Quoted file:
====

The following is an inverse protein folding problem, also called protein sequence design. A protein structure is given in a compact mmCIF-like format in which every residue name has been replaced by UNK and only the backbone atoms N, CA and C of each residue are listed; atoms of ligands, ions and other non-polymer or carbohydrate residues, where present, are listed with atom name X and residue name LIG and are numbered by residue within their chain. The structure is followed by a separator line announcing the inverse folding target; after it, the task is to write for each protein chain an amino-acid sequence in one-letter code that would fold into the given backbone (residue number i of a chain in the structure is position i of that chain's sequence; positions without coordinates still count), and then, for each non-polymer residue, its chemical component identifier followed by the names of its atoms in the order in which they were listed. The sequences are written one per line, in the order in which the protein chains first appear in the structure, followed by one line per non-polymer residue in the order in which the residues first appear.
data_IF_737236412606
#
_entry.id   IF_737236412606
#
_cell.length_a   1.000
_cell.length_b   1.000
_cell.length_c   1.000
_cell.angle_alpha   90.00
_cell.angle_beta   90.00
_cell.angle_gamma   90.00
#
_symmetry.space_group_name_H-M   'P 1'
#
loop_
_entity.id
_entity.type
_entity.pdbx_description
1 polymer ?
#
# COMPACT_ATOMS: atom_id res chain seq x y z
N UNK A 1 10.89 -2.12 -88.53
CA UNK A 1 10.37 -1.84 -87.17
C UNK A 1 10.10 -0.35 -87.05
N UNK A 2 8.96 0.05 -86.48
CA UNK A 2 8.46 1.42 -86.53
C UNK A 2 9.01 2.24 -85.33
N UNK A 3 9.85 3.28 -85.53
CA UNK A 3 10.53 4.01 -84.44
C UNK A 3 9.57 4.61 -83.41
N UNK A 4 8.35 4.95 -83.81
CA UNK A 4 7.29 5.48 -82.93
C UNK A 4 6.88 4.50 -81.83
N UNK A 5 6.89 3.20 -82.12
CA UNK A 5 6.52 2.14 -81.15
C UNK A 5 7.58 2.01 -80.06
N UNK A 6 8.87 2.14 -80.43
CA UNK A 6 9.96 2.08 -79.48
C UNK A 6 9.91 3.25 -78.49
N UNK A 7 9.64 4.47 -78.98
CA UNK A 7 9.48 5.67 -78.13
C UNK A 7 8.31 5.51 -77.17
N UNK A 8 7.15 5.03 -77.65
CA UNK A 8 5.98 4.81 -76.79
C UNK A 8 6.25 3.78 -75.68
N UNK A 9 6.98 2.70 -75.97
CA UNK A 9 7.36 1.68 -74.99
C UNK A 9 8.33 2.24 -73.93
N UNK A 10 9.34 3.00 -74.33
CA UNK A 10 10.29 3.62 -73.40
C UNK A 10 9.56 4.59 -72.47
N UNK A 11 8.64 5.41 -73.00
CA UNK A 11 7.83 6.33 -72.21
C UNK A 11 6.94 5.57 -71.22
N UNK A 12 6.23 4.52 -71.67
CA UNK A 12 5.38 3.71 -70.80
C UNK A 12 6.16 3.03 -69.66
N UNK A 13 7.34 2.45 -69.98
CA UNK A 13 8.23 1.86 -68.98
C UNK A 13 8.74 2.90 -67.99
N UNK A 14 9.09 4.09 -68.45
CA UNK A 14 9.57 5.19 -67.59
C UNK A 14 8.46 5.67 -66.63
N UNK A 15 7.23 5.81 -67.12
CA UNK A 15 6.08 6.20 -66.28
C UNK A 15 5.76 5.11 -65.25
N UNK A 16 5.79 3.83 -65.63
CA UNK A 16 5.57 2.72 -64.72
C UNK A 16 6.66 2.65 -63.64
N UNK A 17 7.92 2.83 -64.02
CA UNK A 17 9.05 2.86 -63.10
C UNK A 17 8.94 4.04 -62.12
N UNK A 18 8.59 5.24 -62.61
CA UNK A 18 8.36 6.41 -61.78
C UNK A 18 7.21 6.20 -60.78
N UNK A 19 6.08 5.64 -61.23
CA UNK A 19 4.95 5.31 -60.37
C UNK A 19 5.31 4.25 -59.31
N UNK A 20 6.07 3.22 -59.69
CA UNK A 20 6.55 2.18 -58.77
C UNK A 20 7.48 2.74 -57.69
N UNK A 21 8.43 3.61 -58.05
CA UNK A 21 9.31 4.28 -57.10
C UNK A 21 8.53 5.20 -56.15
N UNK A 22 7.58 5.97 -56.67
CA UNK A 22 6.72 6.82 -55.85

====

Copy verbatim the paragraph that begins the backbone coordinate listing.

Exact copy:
The following is an inverse protein folding problem, also called protein sequence design. A protein structure is given in a compact mmCIF-like format in which every residue name has been replaced by UNK and only the backbone atoms N, CA and C of each residue are listed; atoms of ligands, ions and other non-polymer or carbohydrate residues, where present, are listed with atom name X and residue name LIG and are numbered by residue within their chain. The structure is followed by a separator line announcing the inverse folding target; after it, the task is to write for each protein chain an amino-acid sequence in one-letter code that would fold into the given backbone (residue number i of a chain in the structure is position i of that chain's sequence; positions without coordinates still count), and then, for each non-polymer residue, its chemical component identifier followed by the names of its atoms in the order in which they were listed. The sequences are written one per line, in the order in which the protein chains first appear in the structure, followed by one line per non-polymer residue in the order in which the residues first appear.